READING last week’s story about the fire drama involving Ellie Spillett’s two small children brought back memories of a similar incident in my house a few years ago.
My Millennium Bug baby (ask his godmother, she has one too) was in a toddler strop and had turned on the cooker knob without anyone seeing.
In a massive case of bad timing, I had – a few minutes before he did this – left a crisp box on top of the cooker which, yes you guessed it, ignited.
We at the time were happily scoffing fish and chips on the river bank near the Mill Hotel and only became aware of the catastrophe when we walked home and saw a fire engine parked outside our house.
Thanks to our neighbour’s daughter who heard the smoke alarm, and two neighbours who smashed the kitchen window and tackled the fire before the fire crew got there, things weren’t as bad as they could have been ... and my signed photo of Sean Bean was unharmed.
The same, however, couldn’t be said for the cooker, fridge freezer, kitchen ceiling or wall. Happy memories ...
Once again, I have managed to almost totally avoid the celebrity jungle fest on ITV.
I don’t even know why they call them celebrities – from what I have seen, we are not exactly talking A-listers, are we?
I can’t see the point of watching people eating live bugs, opening fridges to find pigs’ heads (described in graphic detail by one of my children who was hooked) or doing all manner of disgusting things just to be the winner.
And don’t get me started on Ant and Dec.
I am, however, totally in love with Strictly Come Dancing.
And I would just like to point out it has absolutely nothing to do with this year’s excellent trend of letting the boys have their shirts open for the Latin numbers.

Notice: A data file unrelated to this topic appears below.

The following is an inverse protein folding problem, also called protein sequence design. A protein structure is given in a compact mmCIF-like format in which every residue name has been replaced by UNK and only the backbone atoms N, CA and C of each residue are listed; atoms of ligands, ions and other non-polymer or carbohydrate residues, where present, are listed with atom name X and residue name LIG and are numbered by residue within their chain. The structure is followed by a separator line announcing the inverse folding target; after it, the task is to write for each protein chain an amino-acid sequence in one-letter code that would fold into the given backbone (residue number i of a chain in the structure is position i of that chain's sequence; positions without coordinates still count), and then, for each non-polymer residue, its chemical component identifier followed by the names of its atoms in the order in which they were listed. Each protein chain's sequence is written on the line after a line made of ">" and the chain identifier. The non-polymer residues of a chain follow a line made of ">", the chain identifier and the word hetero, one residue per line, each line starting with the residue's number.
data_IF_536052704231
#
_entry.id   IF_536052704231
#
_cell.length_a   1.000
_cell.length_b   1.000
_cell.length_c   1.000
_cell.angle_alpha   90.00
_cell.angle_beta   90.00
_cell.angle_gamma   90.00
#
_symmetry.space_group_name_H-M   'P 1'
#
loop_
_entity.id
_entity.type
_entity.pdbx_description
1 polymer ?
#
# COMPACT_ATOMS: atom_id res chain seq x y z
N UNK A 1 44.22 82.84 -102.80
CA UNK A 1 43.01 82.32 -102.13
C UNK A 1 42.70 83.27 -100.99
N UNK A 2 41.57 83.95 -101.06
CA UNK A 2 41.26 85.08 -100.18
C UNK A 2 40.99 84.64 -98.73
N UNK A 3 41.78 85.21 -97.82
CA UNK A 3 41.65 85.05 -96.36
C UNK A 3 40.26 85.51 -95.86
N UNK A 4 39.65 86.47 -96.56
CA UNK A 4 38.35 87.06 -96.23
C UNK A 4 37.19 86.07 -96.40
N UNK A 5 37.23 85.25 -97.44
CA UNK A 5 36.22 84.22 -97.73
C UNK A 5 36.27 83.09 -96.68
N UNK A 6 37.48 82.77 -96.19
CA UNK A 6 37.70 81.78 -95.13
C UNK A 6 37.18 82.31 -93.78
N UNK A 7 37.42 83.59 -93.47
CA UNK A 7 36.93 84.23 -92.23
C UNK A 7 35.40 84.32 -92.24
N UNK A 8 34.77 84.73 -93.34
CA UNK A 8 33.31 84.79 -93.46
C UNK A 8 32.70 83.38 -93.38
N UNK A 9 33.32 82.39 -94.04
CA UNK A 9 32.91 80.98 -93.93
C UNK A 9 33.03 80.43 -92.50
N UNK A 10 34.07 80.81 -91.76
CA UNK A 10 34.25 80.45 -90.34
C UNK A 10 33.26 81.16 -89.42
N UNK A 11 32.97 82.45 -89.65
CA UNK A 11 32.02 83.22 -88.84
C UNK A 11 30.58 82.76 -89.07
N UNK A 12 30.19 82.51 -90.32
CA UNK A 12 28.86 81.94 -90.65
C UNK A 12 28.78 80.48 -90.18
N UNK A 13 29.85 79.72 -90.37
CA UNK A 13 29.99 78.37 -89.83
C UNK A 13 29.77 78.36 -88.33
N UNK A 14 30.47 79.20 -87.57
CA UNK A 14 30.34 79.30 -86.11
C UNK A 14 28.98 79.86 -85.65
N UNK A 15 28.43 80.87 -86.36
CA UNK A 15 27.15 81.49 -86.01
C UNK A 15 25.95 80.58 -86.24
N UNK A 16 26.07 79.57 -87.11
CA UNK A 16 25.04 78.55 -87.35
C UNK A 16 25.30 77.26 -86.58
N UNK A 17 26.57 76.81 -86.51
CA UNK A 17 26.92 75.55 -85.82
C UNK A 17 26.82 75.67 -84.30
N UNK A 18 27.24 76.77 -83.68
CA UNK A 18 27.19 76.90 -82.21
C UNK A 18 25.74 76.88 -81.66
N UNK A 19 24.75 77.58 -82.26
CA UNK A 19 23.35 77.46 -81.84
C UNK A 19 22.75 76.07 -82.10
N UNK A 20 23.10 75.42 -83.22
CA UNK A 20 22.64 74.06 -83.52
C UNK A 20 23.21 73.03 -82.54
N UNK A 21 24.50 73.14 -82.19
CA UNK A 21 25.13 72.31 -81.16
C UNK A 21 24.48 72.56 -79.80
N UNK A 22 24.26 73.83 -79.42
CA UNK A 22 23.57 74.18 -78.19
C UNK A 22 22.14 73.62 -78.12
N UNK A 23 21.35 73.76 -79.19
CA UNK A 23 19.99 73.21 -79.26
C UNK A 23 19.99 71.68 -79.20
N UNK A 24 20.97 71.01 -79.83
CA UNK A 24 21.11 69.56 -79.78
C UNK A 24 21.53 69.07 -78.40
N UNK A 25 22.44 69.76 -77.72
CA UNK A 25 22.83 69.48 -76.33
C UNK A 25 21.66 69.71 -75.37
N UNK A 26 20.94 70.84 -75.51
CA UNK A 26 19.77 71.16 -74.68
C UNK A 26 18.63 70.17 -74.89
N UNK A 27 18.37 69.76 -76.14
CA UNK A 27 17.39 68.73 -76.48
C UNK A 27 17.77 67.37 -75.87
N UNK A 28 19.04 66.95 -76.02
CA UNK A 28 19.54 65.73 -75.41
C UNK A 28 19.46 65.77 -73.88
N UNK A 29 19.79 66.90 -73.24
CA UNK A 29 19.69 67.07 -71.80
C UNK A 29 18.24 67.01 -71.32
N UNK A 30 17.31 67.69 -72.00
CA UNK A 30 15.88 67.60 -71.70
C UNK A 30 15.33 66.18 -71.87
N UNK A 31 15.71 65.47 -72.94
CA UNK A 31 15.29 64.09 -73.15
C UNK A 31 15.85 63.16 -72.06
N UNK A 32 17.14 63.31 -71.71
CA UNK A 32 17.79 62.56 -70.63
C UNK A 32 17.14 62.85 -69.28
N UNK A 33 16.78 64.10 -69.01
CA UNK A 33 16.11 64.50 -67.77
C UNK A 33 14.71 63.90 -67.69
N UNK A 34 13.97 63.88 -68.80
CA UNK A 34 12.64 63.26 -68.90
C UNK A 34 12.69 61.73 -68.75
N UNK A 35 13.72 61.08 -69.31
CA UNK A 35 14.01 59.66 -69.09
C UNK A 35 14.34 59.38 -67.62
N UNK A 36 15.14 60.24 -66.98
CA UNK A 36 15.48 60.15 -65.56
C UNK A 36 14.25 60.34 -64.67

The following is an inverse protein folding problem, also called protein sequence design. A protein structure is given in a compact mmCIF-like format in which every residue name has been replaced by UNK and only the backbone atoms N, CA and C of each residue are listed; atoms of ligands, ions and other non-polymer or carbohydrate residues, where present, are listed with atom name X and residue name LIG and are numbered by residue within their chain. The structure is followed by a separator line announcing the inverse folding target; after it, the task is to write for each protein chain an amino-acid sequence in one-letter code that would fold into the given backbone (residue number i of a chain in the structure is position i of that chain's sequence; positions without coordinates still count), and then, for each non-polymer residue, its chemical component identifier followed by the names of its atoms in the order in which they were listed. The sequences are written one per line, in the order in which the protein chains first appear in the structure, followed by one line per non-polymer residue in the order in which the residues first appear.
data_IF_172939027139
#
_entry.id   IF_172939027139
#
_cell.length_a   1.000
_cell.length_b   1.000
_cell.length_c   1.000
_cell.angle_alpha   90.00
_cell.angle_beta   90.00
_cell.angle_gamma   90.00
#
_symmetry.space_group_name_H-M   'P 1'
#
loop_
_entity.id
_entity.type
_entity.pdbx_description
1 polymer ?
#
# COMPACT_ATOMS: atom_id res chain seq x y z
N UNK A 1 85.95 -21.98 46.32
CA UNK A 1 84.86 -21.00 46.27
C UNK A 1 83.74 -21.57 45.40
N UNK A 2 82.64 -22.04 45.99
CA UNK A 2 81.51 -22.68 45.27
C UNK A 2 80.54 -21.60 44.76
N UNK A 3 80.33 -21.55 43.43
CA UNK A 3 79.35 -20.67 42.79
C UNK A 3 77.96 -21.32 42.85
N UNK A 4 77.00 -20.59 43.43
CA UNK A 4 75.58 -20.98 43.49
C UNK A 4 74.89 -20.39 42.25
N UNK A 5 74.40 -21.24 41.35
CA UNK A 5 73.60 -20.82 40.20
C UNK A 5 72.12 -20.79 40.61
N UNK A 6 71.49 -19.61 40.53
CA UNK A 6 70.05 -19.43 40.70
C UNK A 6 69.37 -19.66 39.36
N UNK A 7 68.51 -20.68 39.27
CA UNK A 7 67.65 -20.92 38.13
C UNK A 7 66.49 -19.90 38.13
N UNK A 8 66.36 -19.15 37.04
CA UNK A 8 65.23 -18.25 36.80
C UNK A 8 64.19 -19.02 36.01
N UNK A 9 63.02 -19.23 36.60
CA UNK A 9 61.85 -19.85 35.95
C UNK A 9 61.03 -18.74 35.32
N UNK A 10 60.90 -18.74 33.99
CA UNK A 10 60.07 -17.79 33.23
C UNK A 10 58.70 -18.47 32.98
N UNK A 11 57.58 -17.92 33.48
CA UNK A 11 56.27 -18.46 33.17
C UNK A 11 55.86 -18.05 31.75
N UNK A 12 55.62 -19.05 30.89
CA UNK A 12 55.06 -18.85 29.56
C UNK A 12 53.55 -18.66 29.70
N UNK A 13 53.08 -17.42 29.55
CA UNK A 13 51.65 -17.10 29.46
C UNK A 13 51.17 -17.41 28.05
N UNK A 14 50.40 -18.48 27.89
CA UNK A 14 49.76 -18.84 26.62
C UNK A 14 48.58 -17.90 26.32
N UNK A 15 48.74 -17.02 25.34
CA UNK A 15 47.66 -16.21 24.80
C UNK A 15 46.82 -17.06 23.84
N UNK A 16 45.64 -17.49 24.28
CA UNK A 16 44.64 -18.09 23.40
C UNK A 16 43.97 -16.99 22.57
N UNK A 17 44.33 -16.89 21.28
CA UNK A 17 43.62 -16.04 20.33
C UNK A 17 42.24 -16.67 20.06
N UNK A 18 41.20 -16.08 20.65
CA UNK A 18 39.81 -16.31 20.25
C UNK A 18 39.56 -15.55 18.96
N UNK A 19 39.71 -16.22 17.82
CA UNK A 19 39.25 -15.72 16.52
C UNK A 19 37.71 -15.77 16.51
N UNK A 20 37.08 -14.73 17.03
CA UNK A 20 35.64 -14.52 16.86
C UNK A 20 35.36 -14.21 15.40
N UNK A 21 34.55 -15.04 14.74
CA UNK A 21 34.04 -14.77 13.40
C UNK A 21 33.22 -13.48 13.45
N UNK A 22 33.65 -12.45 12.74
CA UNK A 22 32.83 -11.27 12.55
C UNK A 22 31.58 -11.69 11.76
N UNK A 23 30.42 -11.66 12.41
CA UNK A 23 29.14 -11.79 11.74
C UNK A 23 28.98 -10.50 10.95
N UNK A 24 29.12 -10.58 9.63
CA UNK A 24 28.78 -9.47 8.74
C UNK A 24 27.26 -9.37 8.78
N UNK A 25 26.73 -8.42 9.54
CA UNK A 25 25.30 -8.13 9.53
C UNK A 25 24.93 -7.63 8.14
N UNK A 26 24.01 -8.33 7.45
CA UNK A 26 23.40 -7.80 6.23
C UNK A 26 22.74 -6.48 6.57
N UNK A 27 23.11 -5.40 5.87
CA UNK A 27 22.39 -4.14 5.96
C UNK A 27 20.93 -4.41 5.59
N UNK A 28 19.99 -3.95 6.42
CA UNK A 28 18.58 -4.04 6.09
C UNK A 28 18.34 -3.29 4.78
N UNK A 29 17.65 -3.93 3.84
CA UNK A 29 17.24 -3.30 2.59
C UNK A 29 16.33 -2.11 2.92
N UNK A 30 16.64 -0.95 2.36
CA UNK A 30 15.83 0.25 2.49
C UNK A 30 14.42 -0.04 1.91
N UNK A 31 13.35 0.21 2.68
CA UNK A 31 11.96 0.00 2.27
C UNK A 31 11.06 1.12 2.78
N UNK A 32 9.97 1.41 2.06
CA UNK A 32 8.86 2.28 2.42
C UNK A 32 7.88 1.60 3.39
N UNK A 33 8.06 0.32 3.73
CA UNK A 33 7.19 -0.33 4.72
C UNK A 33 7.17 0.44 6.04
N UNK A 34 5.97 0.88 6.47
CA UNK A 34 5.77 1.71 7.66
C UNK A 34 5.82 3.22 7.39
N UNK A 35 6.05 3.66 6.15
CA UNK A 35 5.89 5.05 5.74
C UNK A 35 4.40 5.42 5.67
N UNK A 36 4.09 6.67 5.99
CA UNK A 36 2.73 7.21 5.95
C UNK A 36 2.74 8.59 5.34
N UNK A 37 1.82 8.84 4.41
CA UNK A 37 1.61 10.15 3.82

I LOVE Christmas, I can’t help it. I have just made paper snowflakes for the lounge window which dance about when the radiator underneath them is on.
The lads in the house (all three of them) have cracked open the Quality Street and already have an eye on the Cadbury’s Heroes tin, while the dogs know something’s up because an exciting box of shiny baubles has appeared from the garage for them to snaffle about in.
All this stems from the wonderful Christmases I had when I was growing up.
It breaks my heart to think there are children who don’t experience the magic of Christmas for whatever reason, as I was so lucky.
Apart from the one Christmas Day when my little brother was squished by a car on his brand new mountain bike (resulting in him being carted to hospital but allowed home a bit later the same day), every single one of my Christmases has been wonderful.
Obviously losing close relatives and friends means each one has been different, maybe a tiny bit sad with someone missing, but I always think about the ones I enjoyed as a child and smile.
However you celebrate, have a wonderful time.